Archived posting to the Leica Users Group, 2008/11/28

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Subject: [Leica] Sam Abel/ Richard Prince
From: imagist3 at (Lottermoser George)
Date: Fri Nov 28 10:34:53 2008
References: <>

This divide
between documentary and fine art photography
does not hold up (except within individual minds).
Steichen and MOMA mounted the "Family of Man" Exhibit in 1955.

As a young photographer (circa '67 or '68)
I took a documentary portfolio
titled "Light on poverty in Appalachia"
to the Milwaukee Art Museum
and was told by the photo curator,
"This is not Art fit for the home."
I felt devastated.

Danny Lyon and many other documentary photographers
exhibited in museums and galleries back then
Since that time
MAM has shown many documentary exhibits.

Many of the museums and galleries
simply don't get it until your "Name"
has grown some "significance" around it.

Often it's the subject matter in relationship to the place, times and  
Poverty (in Appalachia) was off the table in 1967 in Milwaukee.

Without doubt a difference exists
between 'news, editorial, documentary and art photography.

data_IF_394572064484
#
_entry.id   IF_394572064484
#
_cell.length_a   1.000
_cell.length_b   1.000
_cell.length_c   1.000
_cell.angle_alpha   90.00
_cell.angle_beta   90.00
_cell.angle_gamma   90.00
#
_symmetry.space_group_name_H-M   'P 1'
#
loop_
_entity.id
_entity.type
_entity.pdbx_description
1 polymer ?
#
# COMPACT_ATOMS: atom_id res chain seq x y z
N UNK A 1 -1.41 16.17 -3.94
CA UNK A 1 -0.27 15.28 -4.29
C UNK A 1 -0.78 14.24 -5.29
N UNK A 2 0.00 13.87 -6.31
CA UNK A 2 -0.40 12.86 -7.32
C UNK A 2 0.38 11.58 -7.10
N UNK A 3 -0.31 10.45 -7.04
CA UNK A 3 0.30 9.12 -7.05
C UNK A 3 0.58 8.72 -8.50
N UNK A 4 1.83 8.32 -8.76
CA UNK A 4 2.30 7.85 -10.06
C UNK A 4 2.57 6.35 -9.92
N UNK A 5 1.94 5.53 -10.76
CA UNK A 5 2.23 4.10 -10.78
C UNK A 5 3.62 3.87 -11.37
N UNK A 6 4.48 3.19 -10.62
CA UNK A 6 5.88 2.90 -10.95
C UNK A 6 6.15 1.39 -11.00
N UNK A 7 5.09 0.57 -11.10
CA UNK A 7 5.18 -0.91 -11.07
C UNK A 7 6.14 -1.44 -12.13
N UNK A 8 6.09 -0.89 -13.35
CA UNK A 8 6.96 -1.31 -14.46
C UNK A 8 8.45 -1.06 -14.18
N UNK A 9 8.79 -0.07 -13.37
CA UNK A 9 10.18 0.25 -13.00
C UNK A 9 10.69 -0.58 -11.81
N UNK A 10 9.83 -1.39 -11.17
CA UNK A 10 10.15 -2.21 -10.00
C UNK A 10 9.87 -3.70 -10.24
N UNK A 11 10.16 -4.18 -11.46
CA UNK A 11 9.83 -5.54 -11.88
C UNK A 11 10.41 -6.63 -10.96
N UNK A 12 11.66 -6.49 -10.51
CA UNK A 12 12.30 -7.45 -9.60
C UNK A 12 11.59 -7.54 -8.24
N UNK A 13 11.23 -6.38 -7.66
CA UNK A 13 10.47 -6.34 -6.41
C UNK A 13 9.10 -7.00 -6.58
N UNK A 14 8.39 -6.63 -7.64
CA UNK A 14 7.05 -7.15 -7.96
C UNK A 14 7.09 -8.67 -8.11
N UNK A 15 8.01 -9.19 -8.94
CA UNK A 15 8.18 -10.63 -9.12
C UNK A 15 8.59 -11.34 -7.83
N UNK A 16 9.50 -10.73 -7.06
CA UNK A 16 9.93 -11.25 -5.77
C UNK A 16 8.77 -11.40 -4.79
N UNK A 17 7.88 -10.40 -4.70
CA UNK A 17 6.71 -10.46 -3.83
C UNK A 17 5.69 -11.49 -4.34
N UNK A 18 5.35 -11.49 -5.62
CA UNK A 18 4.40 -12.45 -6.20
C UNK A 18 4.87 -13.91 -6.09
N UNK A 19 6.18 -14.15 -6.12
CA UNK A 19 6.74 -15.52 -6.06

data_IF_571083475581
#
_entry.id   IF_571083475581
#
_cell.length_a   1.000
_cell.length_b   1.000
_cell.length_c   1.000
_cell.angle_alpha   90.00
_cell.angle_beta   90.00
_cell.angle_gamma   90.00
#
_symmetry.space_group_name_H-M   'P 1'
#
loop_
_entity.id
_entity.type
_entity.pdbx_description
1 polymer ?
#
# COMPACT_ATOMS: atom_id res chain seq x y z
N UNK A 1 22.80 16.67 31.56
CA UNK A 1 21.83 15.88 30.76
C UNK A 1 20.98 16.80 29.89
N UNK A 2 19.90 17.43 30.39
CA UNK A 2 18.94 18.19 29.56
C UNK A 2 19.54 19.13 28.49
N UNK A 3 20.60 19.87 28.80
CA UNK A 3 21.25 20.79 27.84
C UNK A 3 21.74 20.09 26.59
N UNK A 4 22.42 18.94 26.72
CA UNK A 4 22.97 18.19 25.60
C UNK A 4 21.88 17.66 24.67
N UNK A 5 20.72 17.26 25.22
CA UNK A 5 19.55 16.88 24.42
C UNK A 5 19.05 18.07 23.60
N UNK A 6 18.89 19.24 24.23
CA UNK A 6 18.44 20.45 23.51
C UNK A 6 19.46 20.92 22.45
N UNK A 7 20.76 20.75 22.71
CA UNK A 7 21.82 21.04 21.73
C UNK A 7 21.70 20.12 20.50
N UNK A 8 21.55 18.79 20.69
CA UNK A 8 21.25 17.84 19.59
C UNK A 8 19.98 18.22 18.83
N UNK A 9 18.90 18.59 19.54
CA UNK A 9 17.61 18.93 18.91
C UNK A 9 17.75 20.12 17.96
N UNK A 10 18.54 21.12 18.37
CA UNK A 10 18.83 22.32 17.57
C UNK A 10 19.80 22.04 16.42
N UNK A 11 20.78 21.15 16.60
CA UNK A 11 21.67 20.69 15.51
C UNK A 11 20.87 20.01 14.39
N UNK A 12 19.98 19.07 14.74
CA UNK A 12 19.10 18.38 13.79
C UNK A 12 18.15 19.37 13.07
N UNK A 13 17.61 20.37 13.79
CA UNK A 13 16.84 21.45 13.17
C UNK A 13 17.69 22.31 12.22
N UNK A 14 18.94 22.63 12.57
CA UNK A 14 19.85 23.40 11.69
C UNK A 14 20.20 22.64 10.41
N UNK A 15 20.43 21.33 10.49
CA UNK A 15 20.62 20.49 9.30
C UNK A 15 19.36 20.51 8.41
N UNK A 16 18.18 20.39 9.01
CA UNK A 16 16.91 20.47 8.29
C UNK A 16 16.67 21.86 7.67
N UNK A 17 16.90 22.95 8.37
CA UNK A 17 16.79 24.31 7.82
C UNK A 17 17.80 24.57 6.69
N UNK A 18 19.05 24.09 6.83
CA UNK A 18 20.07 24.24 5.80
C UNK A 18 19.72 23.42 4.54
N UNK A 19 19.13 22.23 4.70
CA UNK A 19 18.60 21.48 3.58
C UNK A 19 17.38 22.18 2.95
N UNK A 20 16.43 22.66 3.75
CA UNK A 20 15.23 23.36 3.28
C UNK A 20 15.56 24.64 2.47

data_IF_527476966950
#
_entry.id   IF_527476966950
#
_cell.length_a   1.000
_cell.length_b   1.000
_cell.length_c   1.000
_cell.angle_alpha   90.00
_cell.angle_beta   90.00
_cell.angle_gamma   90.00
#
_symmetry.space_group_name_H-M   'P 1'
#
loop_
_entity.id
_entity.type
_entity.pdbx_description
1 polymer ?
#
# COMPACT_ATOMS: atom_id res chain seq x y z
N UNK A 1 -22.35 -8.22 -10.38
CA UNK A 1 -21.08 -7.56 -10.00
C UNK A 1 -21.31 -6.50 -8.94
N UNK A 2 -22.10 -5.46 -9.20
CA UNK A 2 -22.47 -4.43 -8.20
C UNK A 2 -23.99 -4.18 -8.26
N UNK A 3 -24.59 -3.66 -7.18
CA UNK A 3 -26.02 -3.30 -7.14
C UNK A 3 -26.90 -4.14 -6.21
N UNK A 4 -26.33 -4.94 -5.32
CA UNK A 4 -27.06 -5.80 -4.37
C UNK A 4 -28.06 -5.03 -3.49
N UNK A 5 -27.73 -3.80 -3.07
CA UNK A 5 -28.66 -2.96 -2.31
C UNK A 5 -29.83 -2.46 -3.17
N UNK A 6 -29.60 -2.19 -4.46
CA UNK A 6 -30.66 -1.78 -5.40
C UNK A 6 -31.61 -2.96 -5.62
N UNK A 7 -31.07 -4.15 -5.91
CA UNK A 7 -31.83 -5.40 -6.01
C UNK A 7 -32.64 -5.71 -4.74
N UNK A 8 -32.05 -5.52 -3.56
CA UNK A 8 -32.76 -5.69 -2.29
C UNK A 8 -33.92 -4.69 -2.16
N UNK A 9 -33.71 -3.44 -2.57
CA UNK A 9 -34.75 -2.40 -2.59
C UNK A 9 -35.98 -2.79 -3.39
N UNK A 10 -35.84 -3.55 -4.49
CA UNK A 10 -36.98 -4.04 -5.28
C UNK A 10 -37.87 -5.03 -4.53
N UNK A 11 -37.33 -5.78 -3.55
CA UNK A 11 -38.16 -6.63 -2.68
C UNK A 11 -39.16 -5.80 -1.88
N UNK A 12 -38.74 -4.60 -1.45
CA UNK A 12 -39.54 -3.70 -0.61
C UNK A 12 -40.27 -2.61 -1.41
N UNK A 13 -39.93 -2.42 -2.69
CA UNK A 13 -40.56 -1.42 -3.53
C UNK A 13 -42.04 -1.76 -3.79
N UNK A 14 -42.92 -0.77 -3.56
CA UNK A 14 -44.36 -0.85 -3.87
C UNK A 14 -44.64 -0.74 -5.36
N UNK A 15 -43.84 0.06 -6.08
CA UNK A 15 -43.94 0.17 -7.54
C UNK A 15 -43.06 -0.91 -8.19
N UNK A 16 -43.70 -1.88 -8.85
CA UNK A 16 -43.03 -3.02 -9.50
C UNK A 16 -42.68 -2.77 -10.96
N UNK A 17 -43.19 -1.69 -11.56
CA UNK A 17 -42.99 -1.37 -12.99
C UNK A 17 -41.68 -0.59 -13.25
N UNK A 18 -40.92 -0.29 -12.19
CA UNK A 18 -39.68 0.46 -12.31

Determining whether a documentary photograph (or photographer)
has crossed into the realm of "Art"
requires a sure footed intelligence
on the part of the curator, director or editor.
Most curators and directors simply follow the waves and trends.
Steichen, Stieglitz, Szarkowski and their ilk strike out and set  
trends rather than follow them; they're rare.

Fond regards,

On Nov 28, 2008, at 11:39 AM, Alan Magayne-Roshak wrote:

> Once I was rejected for a photo show at a Racine, Wis. museum,
> and when I attended the opening and was talking to the director, he  
> indicated with his hands
> that art photography was "up here", and journalistic pictures were  
> "down there".  I was not
> impressed with a lot of the photos that ended up on the walls.

In reply to: Message from amr3 at (Alan Magayne-Roshak) ([Leica] Sam Abel/ Richard Prince)